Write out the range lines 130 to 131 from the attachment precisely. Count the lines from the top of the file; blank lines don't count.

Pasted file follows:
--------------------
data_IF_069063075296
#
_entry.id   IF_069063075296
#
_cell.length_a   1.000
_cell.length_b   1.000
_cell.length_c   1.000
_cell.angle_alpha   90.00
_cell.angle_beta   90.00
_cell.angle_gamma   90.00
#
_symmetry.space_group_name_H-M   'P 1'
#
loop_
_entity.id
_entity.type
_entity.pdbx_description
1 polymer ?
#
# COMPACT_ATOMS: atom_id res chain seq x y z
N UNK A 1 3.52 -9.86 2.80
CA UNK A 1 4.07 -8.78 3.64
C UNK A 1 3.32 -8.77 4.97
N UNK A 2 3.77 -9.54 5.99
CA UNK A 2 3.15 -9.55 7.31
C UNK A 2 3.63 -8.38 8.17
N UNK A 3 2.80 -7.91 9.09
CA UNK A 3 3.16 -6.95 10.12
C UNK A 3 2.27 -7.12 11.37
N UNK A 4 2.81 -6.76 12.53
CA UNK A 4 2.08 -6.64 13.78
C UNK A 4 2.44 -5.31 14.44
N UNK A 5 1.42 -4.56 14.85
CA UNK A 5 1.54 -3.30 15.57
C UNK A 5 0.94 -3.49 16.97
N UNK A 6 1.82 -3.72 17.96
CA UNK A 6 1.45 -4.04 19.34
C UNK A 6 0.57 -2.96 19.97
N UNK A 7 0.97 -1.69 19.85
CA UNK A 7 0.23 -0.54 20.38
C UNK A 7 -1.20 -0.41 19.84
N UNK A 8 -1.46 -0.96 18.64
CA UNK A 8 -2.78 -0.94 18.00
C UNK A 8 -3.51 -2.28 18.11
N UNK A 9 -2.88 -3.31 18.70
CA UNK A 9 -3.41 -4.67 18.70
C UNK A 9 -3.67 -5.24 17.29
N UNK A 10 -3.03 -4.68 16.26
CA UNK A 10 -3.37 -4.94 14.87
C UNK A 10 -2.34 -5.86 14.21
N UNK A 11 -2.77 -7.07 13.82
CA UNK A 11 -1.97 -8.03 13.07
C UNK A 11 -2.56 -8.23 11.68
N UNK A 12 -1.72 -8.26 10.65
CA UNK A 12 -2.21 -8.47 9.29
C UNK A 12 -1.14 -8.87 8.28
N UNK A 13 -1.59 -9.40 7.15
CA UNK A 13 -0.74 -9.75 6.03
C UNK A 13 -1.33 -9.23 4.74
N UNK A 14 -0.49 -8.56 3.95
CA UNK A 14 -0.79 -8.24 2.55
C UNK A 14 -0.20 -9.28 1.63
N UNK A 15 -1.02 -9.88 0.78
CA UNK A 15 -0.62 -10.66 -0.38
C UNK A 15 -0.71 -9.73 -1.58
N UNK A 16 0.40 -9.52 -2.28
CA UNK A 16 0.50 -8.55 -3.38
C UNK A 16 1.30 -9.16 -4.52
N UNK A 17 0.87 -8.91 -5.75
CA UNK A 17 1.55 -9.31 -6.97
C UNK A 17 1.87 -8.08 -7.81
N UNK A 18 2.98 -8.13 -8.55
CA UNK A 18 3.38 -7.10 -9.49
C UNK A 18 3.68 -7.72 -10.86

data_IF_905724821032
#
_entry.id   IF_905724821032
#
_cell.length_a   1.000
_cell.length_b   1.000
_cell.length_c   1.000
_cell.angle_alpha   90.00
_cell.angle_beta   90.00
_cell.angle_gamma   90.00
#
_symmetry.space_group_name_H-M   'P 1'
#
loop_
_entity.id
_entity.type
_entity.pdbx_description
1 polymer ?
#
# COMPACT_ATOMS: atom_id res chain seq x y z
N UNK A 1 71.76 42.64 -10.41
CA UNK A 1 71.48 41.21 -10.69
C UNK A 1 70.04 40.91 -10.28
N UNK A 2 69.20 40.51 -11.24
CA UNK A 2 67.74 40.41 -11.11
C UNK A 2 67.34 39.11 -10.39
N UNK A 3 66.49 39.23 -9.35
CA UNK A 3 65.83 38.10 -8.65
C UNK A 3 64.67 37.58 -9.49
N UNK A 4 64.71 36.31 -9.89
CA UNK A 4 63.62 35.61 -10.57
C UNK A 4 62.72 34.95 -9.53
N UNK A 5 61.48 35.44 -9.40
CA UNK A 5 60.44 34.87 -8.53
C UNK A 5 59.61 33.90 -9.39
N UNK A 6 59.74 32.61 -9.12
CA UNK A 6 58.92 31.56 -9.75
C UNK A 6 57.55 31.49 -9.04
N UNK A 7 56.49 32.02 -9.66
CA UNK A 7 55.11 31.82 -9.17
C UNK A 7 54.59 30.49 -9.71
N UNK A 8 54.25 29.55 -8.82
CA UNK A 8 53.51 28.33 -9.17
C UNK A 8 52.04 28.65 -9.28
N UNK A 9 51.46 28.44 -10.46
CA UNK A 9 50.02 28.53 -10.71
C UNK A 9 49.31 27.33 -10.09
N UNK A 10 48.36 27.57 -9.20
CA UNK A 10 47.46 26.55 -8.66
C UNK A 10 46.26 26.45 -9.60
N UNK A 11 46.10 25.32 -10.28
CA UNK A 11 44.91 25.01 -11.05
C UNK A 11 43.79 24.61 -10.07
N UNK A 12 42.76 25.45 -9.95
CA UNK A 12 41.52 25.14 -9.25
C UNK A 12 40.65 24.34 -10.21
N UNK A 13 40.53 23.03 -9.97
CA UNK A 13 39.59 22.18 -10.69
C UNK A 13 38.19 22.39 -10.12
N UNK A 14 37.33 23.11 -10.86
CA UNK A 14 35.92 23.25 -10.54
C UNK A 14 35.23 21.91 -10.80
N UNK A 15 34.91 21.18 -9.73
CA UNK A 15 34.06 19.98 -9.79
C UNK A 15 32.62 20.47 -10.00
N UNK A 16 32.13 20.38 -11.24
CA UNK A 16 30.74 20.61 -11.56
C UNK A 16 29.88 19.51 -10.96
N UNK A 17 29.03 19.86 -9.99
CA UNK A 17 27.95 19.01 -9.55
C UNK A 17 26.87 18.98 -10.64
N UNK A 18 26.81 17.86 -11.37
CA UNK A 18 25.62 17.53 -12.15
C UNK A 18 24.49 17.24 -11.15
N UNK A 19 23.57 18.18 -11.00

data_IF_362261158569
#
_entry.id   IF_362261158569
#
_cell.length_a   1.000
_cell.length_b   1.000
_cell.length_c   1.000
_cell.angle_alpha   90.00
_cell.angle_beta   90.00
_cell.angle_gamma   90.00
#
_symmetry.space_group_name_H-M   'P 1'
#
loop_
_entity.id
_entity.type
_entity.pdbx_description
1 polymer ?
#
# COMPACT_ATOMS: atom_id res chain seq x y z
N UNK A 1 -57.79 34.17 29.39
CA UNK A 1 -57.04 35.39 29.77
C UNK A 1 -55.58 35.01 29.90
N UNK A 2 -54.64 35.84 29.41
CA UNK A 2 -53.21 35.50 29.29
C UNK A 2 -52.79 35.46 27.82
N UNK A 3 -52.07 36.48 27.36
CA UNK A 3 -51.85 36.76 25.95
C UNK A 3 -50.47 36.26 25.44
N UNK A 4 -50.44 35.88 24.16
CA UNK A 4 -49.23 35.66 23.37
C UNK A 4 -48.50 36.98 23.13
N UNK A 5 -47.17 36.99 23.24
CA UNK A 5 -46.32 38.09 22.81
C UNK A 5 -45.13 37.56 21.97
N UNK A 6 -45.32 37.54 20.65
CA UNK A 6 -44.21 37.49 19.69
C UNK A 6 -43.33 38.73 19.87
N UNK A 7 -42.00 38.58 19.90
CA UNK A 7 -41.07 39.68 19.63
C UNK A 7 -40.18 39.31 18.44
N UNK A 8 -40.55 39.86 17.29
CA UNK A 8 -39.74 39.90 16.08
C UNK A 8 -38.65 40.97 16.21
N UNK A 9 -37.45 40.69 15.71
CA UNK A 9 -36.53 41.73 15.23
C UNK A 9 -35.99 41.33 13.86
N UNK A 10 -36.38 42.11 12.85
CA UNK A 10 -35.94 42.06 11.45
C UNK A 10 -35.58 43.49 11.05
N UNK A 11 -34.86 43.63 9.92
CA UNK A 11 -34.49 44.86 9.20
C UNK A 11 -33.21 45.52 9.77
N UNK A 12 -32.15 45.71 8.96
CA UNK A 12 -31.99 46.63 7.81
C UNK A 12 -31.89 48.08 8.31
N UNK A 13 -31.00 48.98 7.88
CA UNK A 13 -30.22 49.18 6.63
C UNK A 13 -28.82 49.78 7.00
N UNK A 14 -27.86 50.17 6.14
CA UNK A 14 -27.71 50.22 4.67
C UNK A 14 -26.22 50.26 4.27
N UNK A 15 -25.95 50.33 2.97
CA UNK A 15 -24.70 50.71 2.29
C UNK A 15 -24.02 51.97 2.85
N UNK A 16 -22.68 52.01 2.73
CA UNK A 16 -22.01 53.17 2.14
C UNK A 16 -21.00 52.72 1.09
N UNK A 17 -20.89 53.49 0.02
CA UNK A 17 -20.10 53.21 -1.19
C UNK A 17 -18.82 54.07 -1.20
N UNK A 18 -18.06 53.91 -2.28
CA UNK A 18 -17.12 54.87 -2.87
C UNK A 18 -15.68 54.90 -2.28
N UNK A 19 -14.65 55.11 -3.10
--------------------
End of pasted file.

C UNK A 12 40.65 24.34 -10.21
N UNK A 13 40.53 23.03 -9.97